Inside Thunderball Cave
Phil & Nikki Hoskins
Sat 24 Apr 2010 20:11
Unfortunately, not having an underwater camera or housing for our digital camera we were unable to take any pictures of our exciting snorkel into the famous cave, although there are various footages of video on the internet should anybody wish to see what's inside.
We were lucky to get there between one group of visitors leaving and another arriving so we had the cave to ourselves for a few minutes which was special. Anchoring the dinghy just off the entrance we slipped into the flat calm water and swam for the low rocky opening. The first thing we noticed was the abundance of fish in the vicinity, but at the cave entrance there was a special welcome from the many resident Scissortail Sergeant Major fish awaiting their next meal. It was as close as we have ever been to swimming in a tropical aquarium. In fact it was difficult to see very far ahead due to the density of fish staring at us through our masks, and it was hard not to make contact when we attempted to move forward. They were certainly not shy but then so many visitors bring sachets of food etc that its in their best interests to be 'up front'.
The cave itself has various entrances and its possible to swim right through from the west side and exit on the east side of the small island. Some of the entrances can only be accessed underwater but at low tide it's quite easy for novices like ourselves. The depth inside ranges from 12 feet to just 6 feet and once the 'meeters and greeters' have lost interest in you or have eaten any food on offer and are marauding around the next group of swimmers you can see more of the other colourful fish life that are picking at the vegetation adorning the rocky bottom. Fortunately any form of fishing in this locality is banned which explains the friendliness of the local fishy inhabitants. We also saw nothing to frighten us - no lurking Barracuda, which makes a change!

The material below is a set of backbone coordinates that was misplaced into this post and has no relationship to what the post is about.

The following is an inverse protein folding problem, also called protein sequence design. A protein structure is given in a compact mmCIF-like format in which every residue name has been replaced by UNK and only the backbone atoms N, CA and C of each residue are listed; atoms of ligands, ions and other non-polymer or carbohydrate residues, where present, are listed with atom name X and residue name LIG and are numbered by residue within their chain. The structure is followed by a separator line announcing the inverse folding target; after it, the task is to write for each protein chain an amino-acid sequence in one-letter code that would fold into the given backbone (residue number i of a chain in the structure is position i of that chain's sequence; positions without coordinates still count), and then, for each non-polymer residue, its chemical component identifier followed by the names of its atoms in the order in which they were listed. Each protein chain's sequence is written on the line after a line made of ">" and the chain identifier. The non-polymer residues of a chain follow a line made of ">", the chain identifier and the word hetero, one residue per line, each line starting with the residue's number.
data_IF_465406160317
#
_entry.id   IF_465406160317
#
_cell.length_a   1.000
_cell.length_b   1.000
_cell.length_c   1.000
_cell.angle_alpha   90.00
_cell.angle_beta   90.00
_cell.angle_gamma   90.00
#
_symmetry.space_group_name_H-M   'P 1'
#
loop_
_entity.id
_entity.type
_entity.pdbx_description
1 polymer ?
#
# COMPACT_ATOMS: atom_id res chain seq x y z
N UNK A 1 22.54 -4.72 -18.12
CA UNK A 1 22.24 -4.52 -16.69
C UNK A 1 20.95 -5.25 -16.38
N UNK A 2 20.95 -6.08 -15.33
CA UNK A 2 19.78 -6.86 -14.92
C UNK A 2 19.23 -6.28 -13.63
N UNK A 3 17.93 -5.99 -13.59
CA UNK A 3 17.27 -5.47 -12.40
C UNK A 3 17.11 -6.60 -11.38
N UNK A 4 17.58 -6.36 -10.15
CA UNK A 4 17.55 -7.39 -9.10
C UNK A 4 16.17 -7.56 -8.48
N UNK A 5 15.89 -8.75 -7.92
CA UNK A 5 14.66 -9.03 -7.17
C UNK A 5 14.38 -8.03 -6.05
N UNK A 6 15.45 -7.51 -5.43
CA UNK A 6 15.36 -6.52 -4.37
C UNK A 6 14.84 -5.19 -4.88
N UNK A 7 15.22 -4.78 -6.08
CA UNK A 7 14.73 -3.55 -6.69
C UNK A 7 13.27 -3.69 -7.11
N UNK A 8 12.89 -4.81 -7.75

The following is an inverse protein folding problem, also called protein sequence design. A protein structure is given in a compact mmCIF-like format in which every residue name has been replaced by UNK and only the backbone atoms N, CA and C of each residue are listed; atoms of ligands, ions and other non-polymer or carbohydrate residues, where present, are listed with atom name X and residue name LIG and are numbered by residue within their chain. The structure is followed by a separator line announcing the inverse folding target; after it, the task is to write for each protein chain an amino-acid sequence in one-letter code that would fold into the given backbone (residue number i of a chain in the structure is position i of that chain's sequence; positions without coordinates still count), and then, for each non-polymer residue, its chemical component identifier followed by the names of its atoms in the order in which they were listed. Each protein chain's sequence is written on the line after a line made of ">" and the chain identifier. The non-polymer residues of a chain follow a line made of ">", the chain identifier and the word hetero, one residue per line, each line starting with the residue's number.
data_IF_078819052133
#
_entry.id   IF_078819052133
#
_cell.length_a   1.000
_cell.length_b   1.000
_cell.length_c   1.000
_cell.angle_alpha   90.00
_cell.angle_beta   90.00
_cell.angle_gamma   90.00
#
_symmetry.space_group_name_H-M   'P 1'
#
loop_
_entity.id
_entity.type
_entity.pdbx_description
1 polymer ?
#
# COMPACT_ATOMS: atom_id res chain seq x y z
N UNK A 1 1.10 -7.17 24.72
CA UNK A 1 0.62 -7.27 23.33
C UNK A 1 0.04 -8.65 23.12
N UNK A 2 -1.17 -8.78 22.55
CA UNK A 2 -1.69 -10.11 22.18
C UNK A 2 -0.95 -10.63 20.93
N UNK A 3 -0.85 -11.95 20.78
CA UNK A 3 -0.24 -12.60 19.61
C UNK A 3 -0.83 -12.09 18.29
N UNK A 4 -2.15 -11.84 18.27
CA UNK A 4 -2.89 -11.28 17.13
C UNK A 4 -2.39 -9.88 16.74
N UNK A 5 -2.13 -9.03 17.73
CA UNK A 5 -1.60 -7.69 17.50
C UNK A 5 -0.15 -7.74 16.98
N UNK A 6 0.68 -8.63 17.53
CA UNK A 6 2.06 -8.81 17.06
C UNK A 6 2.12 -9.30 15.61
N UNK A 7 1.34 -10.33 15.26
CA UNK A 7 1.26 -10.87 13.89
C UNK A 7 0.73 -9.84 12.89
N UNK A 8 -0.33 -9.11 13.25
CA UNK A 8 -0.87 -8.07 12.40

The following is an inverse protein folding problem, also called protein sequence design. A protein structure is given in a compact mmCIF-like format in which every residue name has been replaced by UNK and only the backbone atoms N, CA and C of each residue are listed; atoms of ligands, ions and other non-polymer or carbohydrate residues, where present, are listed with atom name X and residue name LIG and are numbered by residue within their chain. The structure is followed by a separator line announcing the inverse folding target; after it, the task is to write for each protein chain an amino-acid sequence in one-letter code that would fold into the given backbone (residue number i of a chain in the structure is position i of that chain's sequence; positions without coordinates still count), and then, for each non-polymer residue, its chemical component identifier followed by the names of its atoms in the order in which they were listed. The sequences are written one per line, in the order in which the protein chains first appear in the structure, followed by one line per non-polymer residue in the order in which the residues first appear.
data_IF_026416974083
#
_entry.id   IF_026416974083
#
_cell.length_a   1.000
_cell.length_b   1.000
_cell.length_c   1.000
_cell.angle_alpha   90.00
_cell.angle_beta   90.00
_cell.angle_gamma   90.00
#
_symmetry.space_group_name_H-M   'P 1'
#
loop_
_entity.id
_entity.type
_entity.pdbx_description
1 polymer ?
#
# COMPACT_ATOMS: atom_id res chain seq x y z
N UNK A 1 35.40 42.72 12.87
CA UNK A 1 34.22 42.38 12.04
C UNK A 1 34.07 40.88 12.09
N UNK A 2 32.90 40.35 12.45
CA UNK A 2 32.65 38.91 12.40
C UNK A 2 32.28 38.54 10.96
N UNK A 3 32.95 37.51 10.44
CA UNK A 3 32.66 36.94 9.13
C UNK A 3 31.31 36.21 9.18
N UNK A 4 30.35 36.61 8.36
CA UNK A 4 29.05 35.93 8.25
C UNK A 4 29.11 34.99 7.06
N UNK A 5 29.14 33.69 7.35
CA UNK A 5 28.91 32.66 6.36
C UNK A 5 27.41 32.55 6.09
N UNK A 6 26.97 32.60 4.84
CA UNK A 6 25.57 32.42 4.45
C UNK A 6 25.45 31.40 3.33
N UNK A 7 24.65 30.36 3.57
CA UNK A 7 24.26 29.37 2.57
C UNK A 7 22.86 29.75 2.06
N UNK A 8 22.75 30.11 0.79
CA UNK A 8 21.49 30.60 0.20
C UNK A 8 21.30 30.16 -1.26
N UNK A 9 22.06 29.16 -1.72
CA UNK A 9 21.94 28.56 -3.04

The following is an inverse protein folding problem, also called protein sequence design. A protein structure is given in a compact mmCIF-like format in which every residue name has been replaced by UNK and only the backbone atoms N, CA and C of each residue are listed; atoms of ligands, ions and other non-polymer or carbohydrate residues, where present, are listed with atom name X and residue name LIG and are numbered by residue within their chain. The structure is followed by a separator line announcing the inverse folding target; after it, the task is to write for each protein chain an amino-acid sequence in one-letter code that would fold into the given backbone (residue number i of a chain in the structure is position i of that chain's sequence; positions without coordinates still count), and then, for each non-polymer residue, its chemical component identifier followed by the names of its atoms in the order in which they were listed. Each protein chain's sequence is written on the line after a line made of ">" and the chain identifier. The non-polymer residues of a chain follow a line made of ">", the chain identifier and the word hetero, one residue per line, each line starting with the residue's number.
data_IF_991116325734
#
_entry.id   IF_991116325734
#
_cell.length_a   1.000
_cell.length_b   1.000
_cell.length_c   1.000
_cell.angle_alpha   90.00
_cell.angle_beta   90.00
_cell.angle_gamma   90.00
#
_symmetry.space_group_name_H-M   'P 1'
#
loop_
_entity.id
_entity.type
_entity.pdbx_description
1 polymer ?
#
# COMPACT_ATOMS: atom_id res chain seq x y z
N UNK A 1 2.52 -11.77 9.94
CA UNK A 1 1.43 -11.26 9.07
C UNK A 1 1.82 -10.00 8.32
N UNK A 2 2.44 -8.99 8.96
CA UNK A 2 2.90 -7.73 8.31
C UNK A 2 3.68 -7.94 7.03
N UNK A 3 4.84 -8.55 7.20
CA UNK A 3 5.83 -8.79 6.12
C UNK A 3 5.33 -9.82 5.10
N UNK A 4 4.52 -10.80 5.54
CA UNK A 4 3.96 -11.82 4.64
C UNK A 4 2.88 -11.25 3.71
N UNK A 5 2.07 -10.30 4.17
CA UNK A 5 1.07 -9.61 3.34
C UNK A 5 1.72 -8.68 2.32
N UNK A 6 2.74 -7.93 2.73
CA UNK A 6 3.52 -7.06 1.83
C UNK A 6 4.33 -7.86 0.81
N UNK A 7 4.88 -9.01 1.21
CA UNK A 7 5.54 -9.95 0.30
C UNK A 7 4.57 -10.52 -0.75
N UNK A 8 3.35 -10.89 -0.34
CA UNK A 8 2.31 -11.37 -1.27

Coral is in abundance throughout the cave, making the whole seascape a mass of beautiful colour. Above the surface the cave has narrow rocky ledges which were probably used in some of the film sequences. Looking upwards shafts of sunlight (assuming the sun is actually shining) penetrate through a hole in the roof illuminating the whole grotto.
As it was getting busy inside we exited and swam along the adjacent rocks where the vista was as every bit as entertaining as inside, with comical looking parrot fish gnawing at the rock growth and many other fish we couldn't identify going about their daily business. All in all it was a very enjoyable hour spent viewing the undersea inhabitants but it was 1700 hours and time for a sundowner back onboard. But first we had to climb back into the inflatable dinghy which is always good for a laugh as we end up usually upside down like two stranded seals with fins everywhere laughing out aloud. But we managed it, just as the incoming tide started to flow around us making it just that little bit more difficult in the swimming department. But we were very pleased to have made the effort to visit the grotto.
Today the west wind blows making the cave untenable.Those fish must be wondering where everybody is and when their food is going to arrive. As for us, we are bouncing up and down with waves bending round the small island making yesterday's tranquillity a distant memory.